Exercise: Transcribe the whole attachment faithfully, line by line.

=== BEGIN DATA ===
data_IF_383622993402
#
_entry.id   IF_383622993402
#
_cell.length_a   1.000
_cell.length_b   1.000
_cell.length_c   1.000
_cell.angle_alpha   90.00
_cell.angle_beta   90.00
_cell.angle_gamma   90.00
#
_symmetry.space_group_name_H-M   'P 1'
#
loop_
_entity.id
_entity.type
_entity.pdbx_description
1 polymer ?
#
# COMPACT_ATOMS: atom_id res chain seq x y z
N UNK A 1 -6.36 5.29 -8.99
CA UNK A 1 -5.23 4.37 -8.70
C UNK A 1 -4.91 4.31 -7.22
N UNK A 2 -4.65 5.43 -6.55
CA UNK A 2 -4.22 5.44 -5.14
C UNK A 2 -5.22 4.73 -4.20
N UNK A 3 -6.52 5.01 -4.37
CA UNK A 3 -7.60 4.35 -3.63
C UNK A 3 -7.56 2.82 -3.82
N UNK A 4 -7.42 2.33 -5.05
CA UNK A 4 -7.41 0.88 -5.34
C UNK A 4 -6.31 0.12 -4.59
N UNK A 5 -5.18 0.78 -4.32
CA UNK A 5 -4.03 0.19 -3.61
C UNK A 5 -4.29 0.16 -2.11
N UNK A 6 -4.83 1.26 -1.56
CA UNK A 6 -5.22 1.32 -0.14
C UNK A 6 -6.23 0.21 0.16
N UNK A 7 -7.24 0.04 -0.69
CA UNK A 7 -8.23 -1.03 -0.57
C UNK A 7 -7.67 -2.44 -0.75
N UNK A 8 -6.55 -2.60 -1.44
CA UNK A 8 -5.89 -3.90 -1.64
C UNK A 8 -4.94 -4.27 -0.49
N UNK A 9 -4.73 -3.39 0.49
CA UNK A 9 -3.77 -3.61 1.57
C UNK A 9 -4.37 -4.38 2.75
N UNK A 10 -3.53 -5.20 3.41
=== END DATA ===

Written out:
data_IF_383622993402
#
_entry.id   IF_383622993402
#
_cell.length_a   1.000
_cell.length_b   1.000
_cell.length_c   1.000
_cell.angle_alpha   90.00
_cell.angle_beta   90.00
_cell.angle_gamma   90.00
#
_symmetry.space_group_name_H-M   'P 1'
#
loop_
_entity.id
_entity.type
_entity.pdbx_description
1 polymer ?
#
# COMPACT_ATOMS: atom_id res chain seq x y z
N UNK A 1 -6.36 5.29 -8.99
CA UNK A 1 -5.23 4.37 -8.70
C UNK A 1 -4.91 4.31 -7.22
N UNK A 2 -4.65 5.43 -6.55
CA UNK A 2 -4.22 5.44 -5.14
C UNK A 2 -5.22 4.73 -4.20
N UNK A 3 -6.52 5.01 -4.37
CA UNK A 3 -7.60 4.35 -3.63
C UNK A 3 -7.56 2.82 -3.82
N UNK A 4 -7.42 2.33 -5.05
CA UNK A 4 -7.41 0.88 -5.34
C UNK A 4 -6.31 0.12 -4.59
N UNK A 5 -5.18 0.78 -4.32
CA UNK A 5 -4.03 0.19 -3.61
C UNK A 5 -4.29 0.16 -2.11
N UNK A 6 -4.83 1.26 -1.56
CA UNK A 6 -5.22 1.32 -0.14
C UNK A 6 -6.23 0.21 0.16
N UNK A 7 -7.24 0.04 -0.69
CA UNK A 7 -8.23 -1.03 -0.57
C UNK A 7 -7.67 -2.44 -0.75
N UNK A 8 -6.55 -2.60 -1.44
CA UNK A 8 -5.89 -3.90 -1.64
C UNK A 8 -4.94 -4.27 -0.49
N UNK A 9 -4.73 -3.39 0.49
CA UNK A 9 -3.77 -3.61 1.57
C UNK A 9 -4.37 -4.38 2.75
N UNK A 10 -3.53 -5.20 3.41